Tornado Formation how Tornadoes Form

Cyclone, twister, or tornado. All violent and destructive natural disasters that leave behind devastation and nothing else.

A tornado is a whirling wind of air that extends from a thunderstorm to the ground. If forms in a funnel or cone that touches the ground and spreads across the land demolishing the earth beneath it. A tornado has changes in the variables of wind, temperature, moisture, and pressure.

Tornadoes are formed when a change in wind direction and an increase in height and wind speed form a horizontal spinning wind in the lower part of the atmosphere. This change occurs just before a thunderstorm takes place. Once a thunderstorm is present, the updraft from the storm makes the horizontal rotating air change direction and spin vertical. Spinning wind between two to six miles wide now spins within the thunderstorm. This is called a funnel cloud. The funnel cloud spins from the base of the thunderstorm. Once the funnel cloud touches the ground, it is then a tornado.

The tornado spins violently on the ground with a trash and debris around the bottom of the tornado that touches the earth. The violent wind and the debris is the main source of damage to buildings when it is blown over or hit by flying debris.

Tornadoes can devastate unexpectedly and can happen at anytime and in almost any place. Almost all tornadoes happen in the United States when the cool air from Canada, the warm air from the Gulf of Mexico, and thunderstorms are taking place. Mostly happening in the Rocky mountains and western states.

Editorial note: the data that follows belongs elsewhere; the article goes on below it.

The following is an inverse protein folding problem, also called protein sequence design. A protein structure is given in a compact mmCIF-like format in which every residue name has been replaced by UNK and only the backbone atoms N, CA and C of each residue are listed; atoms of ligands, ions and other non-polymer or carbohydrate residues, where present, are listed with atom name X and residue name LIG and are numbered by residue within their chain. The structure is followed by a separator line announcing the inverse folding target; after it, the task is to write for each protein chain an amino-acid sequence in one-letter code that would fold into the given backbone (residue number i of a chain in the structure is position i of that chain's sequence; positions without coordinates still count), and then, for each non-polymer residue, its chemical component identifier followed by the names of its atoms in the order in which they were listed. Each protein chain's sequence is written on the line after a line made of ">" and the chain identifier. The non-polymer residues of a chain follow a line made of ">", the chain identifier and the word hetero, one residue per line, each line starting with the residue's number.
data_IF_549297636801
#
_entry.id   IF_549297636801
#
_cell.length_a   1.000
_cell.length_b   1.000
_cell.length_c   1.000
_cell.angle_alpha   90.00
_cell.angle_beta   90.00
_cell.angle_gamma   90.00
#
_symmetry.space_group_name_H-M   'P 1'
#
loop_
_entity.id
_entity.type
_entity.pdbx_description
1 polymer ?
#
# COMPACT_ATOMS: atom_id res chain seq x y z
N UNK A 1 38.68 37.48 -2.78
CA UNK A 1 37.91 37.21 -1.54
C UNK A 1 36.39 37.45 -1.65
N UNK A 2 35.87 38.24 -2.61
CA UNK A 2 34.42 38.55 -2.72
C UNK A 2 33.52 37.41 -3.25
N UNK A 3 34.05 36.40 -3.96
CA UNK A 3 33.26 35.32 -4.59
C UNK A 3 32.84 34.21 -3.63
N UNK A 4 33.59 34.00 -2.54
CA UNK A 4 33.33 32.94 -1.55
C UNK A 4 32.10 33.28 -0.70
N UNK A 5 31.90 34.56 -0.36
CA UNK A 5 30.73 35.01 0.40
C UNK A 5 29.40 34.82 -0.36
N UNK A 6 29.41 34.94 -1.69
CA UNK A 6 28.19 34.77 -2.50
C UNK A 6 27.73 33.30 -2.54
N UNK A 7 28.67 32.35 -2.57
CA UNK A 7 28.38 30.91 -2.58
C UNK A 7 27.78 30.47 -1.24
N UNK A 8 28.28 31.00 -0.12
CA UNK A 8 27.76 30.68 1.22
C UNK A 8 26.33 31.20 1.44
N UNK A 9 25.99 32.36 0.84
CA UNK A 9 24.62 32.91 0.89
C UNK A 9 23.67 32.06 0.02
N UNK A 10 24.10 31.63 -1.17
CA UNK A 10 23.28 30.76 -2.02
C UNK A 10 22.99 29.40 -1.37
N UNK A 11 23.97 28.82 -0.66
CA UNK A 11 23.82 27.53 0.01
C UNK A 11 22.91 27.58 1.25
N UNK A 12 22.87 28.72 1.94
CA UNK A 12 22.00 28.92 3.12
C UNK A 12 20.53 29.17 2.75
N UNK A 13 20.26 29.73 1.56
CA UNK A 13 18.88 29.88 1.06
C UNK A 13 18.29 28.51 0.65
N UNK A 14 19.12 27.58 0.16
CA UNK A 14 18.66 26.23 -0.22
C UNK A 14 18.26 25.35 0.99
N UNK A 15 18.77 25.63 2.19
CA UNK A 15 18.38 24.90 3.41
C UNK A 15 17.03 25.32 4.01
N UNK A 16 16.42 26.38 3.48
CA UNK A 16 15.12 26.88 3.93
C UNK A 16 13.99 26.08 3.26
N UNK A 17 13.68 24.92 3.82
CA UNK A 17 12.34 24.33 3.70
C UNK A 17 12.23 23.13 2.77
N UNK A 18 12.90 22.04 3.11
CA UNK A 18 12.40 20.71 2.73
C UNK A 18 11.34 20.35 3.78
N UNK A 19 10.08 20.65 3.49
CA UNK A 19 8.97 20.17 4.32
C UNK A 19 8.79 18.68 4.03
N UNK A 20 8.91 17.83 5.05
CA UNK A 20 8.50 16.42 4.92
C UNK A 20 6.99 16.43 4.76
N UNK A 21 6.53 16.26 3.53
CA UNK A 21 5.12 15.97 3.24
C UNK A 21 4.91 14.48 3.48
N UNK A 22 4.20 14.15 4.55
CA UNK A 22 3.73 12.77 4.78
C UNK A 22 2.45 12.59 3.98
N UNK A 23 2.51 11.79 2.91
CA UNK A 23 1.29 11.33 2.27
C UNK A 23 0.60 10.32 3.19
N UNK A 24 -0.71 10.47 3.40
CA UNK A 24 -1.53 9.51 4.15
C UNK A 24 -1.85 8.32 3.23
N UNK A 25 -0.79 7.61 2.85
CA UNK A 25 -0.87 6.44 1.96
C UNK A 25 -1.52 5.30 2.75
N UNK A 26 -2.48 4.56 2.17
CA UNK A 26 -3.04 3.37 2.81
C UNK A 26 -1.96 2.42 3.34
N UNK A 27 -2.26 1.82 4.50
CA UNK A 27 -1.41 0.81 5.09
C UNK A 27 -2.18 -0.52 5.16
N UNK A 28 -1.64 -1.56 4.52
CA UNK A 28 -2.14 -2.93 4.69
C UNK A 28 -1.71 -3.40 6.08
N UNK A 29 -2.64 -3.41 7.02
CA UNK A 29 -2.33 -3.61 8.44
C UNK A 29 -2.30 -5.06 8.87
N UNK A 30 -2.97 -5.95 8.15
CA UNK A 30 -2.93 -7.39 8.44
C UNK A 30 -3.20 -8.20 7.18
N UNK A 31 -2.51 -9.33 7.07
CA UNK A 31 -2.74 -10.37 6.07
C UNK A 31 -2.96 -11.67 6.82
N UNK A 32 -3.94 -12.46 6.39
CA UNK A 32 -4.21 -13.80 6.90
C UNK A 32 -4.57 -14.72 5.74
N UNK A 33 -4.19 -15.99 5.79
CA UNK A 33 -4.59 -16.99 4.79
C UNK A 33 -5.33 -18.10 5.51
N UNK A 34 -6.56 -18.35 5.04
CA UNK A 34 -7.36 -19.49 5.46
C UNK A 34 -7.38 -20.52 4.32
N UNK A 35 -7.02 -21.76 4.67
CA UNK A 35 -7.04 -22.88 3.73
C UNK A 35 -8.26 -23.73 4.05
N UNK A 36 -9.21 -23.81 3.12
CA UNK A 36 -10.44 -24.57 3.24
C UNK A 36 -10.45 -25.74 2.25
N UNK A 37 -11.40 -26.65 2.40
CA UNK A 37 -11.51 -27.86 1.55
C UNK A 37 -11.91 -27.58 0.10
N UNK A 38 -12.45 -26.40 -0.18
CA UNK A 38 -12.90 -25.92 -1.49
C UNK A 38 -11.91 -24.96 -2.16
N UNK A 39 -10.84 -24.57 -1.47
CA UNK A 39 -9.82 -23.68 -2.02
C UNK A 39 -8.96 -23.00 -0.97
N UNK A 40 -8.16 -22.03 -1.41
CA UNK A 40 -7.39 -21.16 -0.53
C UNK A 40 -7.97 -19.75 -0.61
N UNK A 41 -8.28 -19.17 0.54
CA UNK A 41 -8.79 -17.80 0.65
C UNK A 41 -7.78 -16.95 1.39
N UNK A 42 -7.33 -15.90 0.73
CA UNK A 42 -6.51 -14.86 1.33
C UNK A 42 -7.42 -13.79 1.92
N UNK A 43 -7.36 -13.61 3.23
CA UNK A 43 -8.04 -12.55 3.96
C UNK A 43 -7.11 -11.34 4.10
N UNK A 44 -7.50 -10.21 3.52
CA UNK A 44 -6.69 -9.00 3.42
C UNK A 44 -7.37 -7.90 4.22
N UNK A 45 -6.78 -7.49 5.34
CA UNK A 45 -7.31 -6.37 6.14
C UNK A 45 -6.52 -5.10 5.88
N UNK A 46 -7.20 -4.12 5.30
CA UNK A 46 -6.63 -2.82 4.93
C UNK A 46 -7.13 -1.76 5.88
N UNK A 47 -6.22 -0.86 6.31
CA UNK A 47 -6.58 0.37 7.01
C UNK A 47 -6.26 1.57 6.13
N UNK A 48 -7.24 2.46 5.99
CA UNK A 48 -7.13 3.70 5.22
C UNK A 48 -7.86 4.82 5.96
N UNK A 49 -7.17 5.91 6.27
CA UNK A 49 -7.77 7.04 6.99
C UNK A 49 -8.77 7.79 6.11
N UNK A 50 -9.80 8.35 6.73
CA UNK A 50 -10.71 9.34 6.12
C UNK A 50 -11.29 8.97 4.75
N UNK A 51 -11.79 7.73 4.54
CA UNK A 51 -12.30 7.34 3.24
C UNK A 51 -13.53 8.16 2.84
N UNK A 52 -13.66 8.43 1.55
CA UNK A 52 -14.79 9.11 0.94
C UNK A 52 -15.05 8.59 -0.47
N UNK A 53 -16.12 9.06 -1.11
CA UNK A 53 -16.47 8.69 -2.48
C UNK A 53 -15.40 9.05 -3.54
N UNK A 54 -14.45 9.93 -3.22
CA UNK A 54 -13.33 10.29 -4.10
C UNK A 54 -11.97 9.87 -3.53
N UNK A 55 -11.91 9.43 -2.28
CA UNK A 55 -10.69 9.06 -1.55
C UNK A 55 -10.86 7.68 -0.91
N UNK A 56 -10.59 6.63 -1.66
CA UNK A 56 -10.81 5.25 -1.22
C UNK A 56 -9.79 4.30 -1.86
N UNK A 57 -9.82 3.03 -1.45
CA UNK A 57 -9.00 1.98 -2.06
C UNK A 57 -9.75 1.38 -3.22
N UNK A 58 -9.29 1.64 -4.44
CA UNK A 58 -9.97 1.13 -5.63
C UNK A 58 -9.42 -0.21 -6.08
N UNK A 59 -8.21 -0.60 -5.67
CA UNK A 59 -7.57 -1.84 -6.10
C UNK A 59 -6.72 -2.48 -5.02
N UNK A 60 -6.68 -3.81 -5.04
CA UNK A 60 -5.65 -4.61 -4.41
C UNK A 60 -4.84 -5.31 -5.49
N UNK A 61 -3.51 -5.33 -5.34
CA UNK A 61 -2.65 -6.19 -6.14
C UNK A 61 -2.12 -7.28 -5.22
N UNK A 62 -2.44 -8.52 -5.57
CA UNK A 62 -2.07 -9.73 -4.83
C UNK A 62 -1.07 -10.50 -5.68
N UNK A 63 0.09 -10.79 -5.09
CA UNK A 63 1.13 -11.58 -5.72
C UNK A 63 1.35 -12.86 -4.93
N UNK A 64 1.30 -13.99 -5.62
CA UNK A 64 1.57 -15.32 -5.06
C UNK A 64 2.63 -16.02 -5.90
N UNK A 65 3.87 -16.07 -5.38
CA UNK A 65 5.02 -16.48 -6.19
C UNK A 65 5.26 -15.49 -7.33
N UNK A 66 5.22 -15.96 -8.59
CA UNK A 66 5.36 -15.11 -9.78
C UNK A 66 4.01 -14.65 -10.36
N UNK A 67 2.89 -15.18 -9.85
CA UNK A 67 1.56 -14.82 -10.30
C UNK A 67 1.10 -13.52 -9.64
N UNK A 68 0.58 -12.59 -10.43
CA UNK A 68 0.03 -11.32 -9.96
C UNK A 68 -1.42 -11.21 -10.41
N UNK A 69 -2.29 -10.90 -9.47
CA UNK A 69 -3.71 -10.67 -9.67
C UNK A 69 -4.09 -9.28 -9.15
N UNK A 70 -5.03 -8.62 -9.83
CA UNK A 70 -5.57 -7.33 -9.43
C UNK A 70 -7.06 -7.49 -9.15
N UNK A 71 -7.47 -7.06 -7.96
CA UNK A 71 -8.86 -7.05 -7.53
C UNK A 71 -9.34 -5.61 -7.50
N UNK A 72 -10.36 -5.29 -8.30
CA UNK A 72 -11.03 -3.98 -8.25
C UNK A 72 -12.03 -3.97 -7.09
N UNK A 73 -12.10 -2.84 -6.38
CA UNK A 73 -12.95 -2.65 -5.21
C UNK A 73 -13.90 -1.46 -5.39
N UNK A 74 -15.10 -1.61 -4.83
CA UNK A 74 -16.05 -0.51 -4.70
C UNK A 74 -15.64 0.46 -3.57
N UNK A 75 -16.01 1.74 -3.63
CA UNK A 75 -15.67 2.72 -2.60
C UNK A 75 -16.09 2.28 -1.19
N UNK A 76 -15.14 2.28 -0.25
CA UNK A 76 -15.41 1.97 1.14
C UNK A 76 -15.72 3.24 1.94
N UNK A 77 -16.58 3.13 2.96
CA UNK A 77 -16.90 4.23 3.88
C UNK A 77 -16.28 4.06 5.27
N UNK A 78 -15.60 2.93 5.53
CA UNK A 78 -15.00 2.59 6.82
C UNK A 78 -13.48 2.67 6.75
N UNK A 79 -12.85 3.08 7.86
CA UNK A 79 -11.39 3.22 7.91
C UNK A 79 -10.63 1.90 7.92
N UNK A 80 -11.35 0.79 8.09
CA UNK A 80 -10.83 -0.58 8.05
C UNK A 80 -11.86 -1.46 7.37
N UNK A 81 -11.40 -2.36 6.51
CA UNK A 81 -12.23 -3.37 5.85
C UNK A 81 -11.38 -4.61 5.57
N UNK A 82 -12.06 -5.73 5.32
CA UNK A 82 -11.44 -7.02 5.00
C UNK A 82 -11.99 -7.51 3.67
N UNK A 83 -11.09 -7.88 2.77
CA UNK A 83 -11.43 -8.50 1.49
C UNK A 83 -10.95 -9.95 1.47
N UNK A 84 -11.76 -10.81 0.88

Tornadoes usually take the appearance of cone shaped funnels, with debris at the bottom, being the color of dirt and mud. However, tornadoes form in many different shapes, sizes and colors. Tornadoes that form in a dry climate area are almost invisible. The spinning wind is unseen with only some debris around the bottom of the cyclone. Condensation funnels are gray to white with little or no debris around the bottom. When tornadoes travel over water they look blue or sometimes even a glowing white. There are many more circumstances and differences in color and shape of tornadoes.

The average size for a tornadoes destruction path measures about 500 feet across and can travel usually for about 5 miles. On average tornadoes travel southwest to northeast in direction, although some have been reported to travel different directions without warning. The speed of a tornado can get up to 70 miles per hour, but the average rate is 30 mph.

Sufficient evidence will show that tornadoes have a calm, clear center with extremely low pressure. It shares characteristics of the eye of a tropical cyclone. Lightning strikes in the center of the tornado showing how clear and visible the center is. Tornadoes rotate normally in a counterclockwise direction. Tornadoes rotating in a clockwise direction are called anticyclonic tornadoes and make up only 1% all tornadoes.

Once a tornado is formed it is matured. It can last from just a few minutes to up to a hour in time. This is when it does the most damage and can take the lives of anything being in it’s way as well as destroy all homes an agriculture around. Tornados are the most violent storms in the world.